How one mother’s story went viral

Amy-Parker‘Growing up unvaccinated’, Amy Parker’s story of an idyllic childhood blighted by repeated bouts of illness, has become an Internet sensation.

Despite being raised by health-conscious parents in the English countryside, eating home-grown foods and getting plenty of exercise, she was regularly sick – Amy picked up measles, mumbles, rubella, whooping cough, chickenpox and, in her 20s, precancerous HPV.

She now ensures that her own children are vaccinated and encourages other parents to do likewise. Amy says while it is encouraging to see parents embrace the evidence for breastfeeding and healthy eating, it is “incredibly frustrating” to find a minority of parents have a blind-spot when it comes to the science behind immunisation.

Her story has struck a chord with parents around the world and has been picked up by Voices for Vaccines and parenting blogs, as well as Australian news websites and major US outlets including Slate and Jezebel – it has even been translated into French.

How did it happen?

It all started with a Facebook post. When Amy Parker saw her friend say he wouldn’t be vaccinating his new baby, she felt compelled to weigh in.

“The reasons he was giving for choosing not to vaccinate were completely unfounded and easily debunked. They harked back to the false idea that vaccines cause serious illness and that you were poisoning your child with formaldehyde and mercury,” she told Vaccines Today.

Then a mother of two (her third child has just arrived!), Amy delved into the science behind vaccination – and the myths that persist about the value of vaccines. “But it was very difficult to argue my position with science and facts when the responses were so emotional,” she says.

Amy concluded that the robust evidence supporting immunisation needed to be supported by the compelling story of her own childhood experience. The result was a detailed Facebook post meant for friends and family. What happened next came as a total surprise.

“A nurse friend of mine asked if he could post my note onto a pro-vaccine Facebook page where Karen from Voices for Vaccines read it and then contacted me,” she says.

Voices for Vaccines published the article and it spread like wildfire, read by hundreds of thousands of parents.

“I’m quite amazed at how it’s gone viral,” says Amy who has been inundated with media queries since her story was published. Including several from us…

Read: Growing up unvaccinated and see below for our interview with Amy

Vaccines Today: What prompted you to become an advocate for vaccination?

Amy Parker: Around two years ago I ended up in an online debate on a friend’s Facebook about vaccines. At the time my position on vaccines was definitely about protecting herd immunity and protecting my children from suffering, I knew little about the science behind them so I started to look into it and into the claims that anti vaccine friends were making.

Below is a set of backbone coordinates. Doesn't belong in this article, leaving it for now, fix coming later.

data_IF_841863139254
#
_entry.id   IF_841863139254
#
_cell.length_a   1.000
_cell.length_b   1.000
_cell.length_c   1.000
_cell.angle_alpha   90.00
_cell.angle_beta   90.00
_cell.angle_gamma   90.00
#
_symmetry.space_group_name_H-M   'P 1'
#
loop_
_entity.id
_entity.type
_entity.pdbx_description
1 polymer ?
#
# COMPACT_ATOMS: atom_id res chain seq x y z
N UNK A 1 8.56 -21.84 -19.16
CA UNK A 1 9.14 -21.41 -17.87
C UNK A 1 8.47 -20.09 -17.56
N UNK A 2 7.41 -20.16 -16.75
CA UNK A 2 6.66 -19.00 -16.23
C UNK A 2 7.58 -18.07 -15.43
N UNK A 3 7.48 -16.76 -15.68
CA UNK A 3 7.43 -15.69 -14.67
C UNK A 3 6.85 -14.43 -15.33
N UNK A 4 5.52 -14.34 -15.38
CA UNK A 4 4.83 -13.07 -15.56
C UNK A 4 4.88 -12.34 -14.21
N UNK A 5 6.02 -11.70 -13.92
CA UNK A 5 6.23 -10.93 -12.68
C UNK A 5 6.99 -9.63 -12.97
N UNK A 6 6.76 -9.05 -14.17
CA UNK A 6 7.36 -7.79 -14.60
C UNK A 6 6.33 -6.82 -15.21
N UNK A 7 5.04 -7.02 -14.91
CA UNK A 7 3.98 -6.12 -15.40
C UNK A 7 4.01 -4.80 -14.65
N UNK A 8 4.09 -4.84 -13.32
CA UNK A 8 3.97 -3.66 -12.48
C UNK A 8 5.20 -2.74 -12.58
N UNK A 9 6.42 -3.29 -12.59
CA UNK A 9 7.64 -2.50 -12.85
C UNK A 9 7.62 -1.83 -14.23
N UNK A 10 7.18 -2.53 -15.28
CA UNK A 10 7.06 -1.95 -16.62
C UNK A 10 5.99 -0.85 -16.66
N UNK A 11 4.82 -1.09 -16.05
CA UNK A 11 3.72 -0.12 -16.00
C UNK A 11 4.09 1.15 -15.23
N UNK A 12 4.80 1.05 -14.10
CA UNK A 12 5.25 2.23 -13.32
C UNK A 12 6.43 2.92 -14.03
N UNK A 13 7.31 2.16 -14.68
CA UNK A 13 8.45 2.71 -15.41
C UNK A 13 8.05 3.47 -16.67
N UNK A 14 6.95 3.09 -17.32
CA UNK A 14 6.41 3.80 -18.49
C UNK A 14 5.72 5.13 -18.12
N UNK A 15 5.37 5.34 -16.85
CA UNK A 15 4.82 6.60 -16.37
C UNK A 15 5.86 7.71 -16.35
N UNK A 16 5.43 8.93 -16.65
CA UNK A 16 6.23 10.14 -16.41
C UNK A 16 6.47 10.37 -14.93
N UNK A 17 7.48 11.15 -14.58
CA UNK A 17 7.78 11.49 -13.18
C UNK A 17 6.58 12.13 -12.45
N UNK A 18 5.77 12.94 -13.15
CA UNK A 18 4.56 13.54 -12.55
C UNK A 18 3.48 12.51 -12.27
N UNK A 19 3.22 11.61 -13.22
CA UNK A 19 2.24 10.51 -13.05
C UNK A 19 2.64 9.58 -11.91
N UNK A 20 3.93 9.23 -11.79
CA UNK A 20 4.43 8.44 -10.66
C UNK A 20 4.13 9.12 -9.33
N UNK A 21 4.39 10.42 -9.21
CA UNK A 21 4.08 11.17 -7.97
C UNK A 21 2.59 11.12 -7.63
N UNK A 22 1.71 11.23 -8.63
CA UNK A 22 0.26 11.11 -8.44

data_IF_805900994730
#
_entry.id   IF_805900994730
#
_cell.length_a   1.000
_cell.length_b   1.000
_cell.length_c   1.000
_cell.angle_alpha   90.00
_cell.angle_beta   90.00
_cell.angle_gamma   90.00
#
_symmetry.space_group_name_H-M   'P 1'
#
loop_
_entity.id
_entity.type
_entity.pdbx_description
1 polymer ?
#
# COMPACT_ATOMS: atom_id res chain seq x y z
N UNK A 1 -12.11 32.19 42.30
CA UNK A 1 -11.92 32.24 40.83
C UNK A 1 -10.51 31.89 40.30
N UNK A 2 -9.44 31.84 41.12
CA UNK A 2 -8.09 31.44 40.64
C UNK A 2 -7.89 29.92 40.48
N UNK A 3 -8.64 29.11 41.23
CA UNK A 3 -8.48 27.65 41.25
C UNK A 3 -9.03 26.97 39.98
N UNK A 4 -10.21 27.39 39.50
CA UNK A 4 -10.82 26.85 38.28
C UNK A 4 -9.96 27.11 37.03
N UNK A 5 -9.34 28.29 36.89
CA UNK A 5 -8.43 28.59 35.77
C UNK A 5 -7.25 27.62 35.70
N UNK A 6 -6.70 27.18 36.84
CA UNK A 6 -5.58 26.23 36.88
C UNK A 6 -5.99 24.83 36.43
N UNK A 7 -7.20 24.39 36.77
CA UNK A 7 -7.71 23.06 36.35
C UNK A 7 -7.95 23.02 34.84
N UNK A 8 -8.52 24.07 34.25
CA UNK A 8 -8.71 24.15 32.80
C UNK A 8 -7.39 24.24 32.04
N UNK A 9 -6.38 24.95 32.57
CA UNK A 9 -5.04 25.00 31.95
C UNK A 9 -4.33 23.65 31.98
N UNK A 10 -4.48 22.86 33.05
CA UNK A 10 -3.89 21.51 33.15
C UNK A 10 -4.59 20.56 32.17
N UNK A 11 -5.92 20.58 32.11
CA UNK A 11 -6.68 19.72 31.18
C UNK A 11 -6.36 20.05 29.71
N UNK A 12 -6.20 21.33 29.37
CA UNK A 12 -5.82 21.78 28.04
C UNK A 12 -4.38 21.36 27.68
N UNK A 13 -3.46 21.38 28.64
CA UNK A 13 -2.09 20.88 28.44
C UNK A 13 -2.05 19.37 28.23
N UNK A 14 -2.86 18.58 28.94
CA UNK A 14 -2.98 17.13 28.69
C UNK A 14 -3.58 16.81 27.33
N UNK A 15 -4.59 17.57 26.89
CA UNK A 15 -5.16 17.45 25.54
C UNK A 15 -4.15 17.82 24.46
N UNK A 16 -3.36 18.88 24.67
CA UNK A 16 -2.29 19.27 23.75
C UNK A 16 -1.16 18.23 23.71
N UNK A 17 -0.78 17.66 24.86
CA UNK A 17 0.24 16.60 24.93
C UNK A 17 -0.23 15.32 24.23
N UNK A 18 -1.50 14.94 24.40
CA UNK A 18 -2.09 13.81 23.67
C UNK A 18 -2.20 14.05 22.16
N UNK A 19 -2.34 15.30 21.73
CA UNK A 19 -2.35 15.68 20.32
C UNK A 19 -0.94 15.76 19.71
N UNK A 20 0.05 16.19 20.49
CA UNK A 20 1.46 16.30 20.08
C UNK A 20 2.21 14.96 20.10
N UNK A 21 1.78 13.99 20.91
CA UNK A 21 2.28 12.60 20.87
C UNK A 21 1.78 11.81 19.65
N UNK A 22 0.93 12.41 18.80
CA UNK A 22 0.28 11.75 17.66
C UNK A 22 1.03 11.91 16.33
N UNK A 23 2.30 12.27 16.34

By doing this I discovered several science based pages that helped me make a truly informed decision about vaccines. I looked at the anti-vaccine pages too but felt that it wasn’t scientific enough for me and was based on anecdotes and paranoia.

It was very difficult to argue my position with science and facts when the responses were so emotional, so I wrote the piece as a note to my friends on my Facebook and hoped that my anecdotal evidence would make them question their beliefs or at least clarify why I was arguing with them.

Vaccines Today: How did it go global?

A nurse friend of mine asked if he could post my note onto a pro-vaccine Facebook page where Karen from Voices for Vaccines read it and then contacted me. It was not my intention to do anything more than open up a discussion with friends but the initial positive reaction made me confident in allowing V4V to publish it.

I’m quite amazed at how it’s gone viral but for my own sanity I’m avoiding the commentary, with such an emotionally charged subject personal attacks are expected.

Vaccines Today: Do you find it frustrating that some parents who accept the evidence in favour of, say, breastfeeding – and even cite the science behind climate change – reject vaccination?

Amy Parker: Incredibly frustrating. But I think that here in the developed world we have quickly forgotten the severity of once common illnesses, ironically because of their near eradication by vaccinations.